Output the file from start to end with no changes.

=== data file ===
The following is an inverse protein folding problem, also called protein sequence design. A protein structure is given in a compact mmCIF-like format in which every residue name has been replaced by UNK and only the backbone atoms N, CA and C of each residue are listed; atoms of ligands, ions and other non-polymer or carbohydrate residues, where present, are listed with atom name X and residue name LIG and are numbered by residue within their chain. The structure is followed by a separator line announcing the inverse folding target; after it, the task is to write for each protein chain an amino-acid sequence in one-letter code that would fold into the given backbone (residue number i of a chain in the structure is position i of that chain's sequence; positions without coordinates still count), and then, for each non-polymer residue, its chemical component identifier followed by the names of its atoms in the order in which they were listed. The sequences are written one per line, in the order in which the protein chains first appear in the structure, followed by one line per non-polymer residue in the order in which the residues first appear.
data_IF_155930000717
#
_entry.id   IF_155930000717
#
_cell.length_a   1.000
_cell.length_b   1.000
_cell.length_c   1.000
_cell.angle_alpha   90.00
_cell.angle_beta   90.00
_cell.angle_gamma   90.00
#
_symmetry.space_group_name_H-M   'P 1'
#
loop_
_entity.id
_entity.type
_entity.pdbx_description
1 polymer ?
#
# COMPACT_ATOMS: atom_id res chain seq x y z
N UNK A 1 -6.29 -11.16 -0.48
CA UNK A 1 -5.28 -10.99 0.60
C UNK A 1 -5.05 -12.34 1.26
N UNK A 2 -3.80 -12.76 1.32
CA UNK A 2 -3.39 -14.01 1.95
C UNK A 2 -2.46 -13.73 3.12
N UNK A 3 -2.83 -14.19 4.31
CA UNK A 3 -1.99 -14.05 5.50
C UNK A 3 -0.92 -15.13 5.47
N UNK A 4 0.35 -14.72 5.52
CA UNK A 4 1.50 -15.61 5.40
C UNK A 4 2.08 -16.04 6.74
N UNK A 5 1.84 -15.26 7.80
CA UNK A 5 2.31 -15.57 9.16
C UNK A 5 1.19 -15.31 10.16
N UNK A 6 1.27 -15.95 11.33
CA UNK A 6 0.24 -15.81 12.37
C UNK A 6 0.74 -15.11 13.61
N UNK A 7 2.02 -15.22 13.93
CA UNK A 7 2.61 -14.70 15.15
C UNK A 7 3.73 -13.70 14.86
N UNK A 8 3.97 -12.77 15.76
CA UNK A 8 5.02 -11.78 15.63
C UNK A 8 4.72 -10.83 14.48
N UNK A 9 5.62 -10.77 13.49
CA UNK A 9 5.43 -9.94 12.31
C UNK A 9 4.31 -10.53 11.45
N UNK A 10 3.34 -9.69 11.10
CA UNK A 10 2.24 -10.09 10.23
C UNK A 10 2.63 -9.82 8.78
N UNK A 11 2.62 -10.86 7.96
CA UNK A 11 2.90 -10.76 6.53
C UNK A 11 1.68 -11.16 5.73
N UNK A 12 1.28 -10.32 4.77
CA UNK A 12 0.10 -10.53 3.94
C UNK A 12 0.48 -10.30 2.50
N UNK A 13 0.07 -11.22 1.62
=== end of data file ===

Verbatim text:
The following is an inverse protein folding problem, also called protein sequence design. A protein structure is given in a compact mmCIF-like format in which every residue name has been replaced by UNK and only the backbone atoms N, CA and C of each residue are listed; atoms of ligands, ions and other non-polymer or carbohydrate residues, where present, are listed with atom name X and residue name LIG and are numbered by residue within their chain. The structure is followed by a separator line announcing the inverse folding target; after it, the task is to write for each protein chain an amino-acid sequence in one-letter code that would fold into the given backbone (residue number i of a chain in the structure is position i of that chain's sequence; positions without coordinates still count), and then, for each non-polymer residue, its chemical component identifier followed by the names of its atoms in the order in which they were listed. The sequences are written one per line, in the order in which the protein chains first appear in the structure, followed by one line per non-polymer residue in the order in which the residues first appear.
data_IF_155930000717
#
_entry.id   IF_155930000717
#
_cell.length_a   1.000
_cell.length_b   1.000
_cell.length_c   1.000
_cell.angle_alpha   90.00
_cell.angle_beta   90.00
_cell.angle_gamma   90.00
#
_symmetry.space_group_name_H-M   'P 1'
#
loop_
_entity.id
_entity.type
_entity.pdbx_description
1 polymer ?
#
# COMPACT_ATOMS: atom_id res chain seq x y z
N UNK A 1 -6.29 -11.16 -0.48
CA UNK A 1 -5.28 -10.99 0.60
C UNK A 1 -5.05 -12.34 1.26
N UNK A 2 -3.80 -12.76 1.32
CA UNK A 2 -3.39 -14.01 1.95
C UNK A 2 -2.46 -13.73 3.12
N UNK A 3 -2.83 -14.19 4.31
CA UNK A 3 -1.99 -14.05 5.50
C UNK A 3 -0.92 -15.13 5.47
N UNK A 4 0.35 -14.72 5.52
CA UNK A 4 1.50 -15.61 5.40
C UNK A 4 2.08 -16.04 6.74
N UNK A 5 1.84 -15.26 7.80
CA UNK A 5 2.31 -15.57 9.16
C UNK A 5 1.19 -15.31 10.16
N UNK A 6 1.27 -15.95 11.33
CA UNK A 6 0.24 -15.81 12.37
C UNK A 6 0.74 -15.11 13.61
N UNK A 7 2.02 -15.22 13.93
CA UNK A 7 2.61 -14.70 15.15
C UNK A 7 3.73 -13.70 14.86
N UNK A 8 3.97 -12.77 15.76
CA UNK A 8 5.02 -11.78 15.63
C UNK A 8 4.72 -10.83 14.48
N UNK A 9 5.62 -10.77 13.49
CA UNK A 9 5.43 -9.94 12.31
C UNK A 9 4.31 -10.53 11.45
N UNK A 10 3.34 -9.69 11.10
CA UNK A 10 2.24 -10.09 10.23
C UNK A 10 2.63 -9.82 8.78
N UNK A 11 2.62 -10.86 7.96
CA UNK A 11 2.90 -10.76 6.53
C UNK A 11 1.68 -11.16 5.73
N UNK A 12 1.28 -10.32 4.77
CA UNK A 12 0.10 -10.53 3.94
C UNK A 12 0.48 -10.30 2.50
N UNK A 13 0.07 -11.22 1.62